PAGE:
The Spectrum 4M Transverter on Wspr

(Many thanks to GM4FVM and M0NKA who worked with me on my transverter as well as on their own)

Please Note: Ongoing Experiment. Duplicate At Your Own Risk!

This project is definitely at the experimental stage. Only time will tell if results can be duplicated with this particular transverter in the coming weeks, let alone on other similar Spectrums. For instance temperature in the shack varies from <-5 degrees in winter to >30 degrees in summer, this doesn't help.

The Spectrum 4m Transverter is a common way to get yourself onto 4m in the UK. It was designed for FM/SSB use and does a fine job, it did find Wspr a bit of a challenge however. Frquency stability of <4hz is required over a 2 minute period, throw into this refections/doppler common on 4m and stability of <2hz is preferable.

There are currently no multimode 4m tranceivers produced commercially so a transverter is the logical step. Fortunately for me  I also own a Yaesu FT847, which was a commercially produced multimode transceiver (well sort of). However these are no longer produced and I like to have a back up plan. Once I acquired a Flex 1500 I decided it was time to sort out my Spectrum for use on the more demanding mode of Wspr.

Note: all of the information below assumes you have a reference to calibrate your radio against. I use GB3BUX (see above).

Use inductor L8 (circled) to calibrate your Spectrum against a known source.

Issues with the Spectrum for Wspr.

1) Drift - upon warm up. This can be relatively annoying but not insurmountable. Mine changed by around 400hz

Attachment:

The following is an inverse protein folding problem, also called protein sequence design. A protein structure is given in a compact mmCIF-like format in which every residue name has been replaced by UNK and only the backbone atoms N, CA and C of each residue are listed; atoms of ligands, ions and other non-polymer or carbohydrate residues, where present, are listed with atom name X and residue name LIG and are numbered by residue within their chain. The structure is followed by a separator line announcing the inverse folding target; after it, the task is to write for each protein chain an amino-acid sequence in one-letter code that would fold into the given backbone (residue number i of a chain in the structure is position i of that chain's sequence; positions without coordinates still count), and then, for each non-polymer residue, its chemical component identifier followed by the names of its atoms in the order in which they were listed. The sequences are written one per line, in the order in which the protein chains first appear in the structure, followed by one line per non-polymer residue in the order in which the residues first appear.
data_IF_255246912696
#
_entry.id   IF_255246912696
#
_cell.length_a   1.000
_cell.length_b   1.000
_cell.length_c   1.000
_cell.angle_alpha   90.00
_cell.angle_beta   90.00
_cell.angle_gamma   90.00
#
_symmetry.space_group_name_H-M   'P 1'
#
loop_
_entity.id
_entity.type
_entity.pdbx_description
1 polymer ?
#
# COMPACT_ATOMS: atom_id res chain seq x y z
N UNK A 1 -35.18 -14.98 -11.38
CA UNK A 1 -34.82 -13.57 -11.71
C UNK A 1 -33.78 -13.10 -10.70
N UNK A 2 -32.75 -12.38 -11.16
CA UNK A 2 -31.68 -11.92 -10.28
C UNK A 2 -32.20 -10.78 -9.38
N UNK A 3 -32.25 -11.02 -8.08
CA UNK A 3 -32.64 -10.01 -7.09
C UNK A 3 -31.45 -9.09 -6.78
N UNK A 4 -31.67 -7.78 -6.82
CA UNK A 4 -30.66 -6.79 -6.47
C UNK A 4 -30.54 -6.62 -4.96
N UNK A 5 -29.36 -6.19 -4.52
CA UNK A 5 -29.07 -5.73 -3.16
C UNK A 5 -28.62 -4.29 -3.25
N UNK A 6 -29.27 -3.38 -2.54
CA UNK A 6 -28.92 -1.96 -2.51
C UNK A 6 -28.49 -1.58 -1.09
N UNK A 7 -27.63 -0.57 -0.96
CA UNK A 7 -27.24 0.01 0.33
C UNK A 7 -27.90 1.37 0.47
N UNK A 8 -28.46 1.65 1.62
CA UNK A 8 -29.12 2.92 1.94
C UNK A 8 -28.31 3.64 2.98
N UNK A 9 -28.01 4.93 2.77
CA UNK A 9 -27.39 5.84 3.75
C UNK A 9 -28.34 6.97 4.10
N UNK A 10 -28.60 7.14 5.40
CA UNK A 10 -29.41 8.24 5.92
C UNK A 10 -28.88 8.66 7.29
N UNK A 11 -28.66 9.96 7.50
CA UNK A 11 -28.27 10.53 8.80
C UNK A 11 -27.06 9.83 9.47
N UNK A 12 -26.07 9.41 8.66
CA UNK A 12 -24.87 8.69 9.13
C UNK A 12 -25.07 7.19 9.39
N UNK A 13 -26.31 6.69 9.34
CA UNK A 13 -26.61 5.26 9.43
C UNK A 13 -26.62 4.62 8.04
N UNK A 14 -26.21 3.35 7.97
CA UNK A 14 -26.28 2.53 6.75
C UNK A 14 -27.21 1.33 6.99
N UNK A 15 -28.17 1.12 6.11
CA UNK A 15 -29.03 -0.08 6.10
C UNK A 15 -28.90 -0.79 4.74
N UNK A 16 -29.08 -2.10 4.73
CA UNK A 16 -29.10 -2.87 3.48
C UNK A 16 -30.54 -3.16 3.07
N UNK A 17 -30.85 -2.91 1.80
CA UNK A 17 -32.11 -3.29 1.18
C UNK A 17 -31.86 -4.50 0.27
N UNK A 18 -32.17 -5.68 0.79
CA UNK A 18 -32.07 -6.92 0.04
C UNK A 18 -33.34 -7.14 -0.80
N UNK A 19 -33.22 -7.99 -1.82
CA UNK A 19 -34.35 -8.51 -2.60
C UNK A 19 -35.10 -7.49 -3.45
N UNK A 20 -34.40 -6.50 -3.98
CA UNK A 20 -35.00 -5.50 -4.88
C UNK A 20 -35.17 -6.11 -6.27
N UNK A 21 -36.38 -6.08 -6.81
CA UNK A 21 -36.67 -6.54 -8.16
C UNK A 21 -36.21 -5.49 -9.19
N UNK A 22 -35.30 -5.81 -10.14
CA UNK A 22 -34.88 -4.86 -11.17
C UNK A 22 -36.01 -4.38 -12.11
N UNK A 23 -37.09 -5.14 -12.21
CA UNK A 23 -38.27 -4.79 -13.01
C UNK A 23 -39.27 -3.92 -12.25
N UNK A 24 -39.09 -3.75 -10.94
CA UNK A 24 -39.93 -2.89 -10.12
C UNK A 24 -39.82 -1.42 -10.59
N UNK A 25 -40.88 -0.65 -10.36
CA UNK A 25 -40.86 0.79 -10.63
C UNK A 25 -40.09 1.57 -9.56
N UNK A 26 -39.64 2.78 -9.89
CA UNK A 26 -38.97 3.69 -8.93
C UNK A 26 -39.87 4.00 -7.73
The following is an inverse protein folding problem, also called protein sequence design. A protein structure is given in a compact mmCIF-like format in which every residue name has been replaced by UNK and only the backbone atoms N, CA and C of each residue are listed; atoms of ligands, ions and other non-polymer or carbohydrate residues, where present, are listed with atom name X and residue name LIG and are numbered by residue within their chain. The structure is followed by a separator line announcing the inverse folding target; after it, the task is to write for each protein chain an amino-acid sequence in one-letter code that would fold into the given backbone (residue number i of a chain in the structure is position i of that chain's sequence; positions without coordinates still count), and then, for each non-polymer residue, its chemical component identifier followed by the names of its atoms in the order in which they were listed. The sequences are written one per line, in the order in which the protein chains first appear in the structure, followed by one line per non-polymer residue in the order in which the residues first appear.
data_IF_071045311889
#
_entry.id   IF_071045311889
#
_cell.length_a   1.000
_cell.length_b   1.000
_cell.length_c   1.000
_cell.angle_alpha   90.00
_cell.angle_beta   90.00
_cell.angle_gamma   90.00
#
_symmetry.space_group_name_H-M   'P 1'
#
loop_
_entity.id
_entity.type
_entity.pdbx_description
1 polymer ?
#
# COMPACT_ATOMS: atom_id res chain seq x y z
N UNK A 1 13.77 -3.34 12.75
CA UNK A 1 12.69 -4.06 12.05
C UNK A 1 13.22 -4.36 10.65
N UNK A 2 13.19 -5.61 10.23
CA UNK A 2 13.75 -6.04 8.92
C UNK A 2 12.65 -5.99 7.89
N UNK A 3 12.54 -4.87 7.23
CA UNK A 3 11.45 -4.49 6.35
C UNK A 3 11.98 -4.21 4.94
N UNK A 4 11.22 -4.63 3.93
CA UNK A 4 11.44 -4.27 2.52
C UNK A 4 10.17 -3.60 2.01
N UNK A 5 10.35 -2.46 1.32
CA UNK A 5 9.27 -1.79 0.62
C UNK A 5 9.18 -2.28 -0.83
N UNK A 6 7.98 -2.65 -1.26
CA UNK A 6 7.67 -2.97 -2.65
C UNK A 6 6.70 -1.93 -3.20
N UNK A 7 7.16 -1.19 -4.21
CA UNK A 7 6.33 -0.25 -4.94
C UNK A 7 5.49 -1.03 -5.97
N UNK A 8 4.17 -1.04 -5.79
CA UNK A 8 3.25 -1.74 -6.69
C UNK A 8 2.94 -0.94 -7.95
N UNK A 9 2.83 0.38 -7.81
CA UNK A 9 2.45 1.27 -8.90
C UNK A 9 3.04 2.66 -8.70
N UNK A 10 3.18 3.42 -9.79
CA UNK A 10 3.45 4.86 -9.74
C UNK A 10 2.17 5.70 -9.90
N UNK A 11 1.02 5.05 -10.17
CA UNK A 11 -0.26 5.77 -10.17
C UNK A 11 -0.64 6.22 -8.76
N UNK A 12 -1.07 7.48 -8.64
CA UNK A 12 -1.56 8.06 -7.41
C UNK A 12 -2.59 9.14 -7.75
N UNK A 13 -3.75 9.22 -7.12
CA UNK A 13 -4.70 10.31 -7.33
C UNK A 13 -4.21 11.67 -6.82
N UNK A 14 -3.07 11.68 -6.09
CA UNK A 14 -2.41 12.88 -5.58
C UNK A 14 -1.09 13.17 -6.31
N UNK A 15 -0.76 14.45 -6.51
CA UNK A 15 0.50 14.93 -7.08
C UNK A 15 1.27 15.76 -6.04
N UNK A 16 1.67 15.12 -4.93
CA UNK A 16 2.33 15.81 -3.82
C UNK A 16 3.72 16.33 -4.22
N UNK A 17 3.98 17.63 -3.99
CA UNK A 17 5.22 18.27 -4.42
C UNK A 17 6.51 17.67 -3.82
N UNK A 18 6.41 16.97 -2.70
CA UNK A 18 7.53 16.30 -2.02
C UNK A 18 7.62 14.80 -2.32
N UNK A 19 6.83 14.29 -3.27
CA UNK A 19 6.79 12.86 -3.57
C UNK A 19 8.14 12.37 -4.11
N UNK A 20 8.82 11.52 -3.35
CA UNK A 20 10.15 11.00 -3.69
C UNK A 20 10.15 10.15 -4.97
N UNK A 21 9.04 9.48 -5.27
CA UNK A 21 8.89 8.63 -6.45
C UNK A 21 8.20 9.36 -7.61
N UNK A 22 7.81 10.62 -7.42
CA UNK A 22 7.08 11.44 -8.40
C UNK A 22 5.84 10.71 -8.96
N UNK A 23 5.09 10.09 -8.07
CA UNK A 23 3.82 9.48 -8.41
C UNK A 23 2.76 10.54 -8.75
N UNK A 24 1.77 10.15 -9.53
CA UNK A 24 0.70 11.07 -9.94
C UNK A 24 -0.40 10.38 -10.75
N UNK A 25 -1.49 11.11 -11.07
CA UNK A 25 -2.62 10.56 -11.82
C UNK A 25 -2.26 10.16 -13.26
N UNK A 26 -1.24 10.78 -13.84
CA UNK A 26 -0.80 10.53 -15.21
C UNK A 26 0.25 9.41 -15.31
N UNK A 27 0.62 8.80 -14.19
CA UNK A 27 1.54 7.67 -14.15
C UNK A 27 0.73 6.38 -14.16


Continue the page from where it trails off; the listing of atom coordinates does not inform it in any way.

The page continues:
2) Drift - once warmed up. This can be as much as 100hz or more over time. More than annoying as tthe Wspr window in only 200hz wide, so a drift 0f 50hz either way is the limit realistically if the signal is not placed precisely in the middle of the allocation.

3) Drift - during transmission. Fatal if you want to be spotted. Over 4hz and even if you are a very strong signal, you probably won't be decoded.

4m spots can be rare. It is a shame when you do have the opportunity to spot, for it to be wasted because of the above.

The Cause?

The likely culprit is temperature change.

To be fair to The Spectrum it is a fine transverter for SSB/FM use, around which it was designed. Mine was built for me and is nicely finished. However the three types of drift above make this unsuitable for Wspr use in its unmodified form. Don't get me wrong, it can be used this way if you get lucky, I have done so, but the chances of making the elusive spot you have waited many weeks for are almost zero. The problem is simple: Heat.

Heat circulates freely inside the closed case of the ready built model. This heat causes changes to the operating temperature of the oscillator. For Wspr you need to have the oscillator as stable as possible. Heat, or rather heat changes, damage your propects of stability.

Solution to Drift 2 (credit to GM4FVM who suggested this improvement)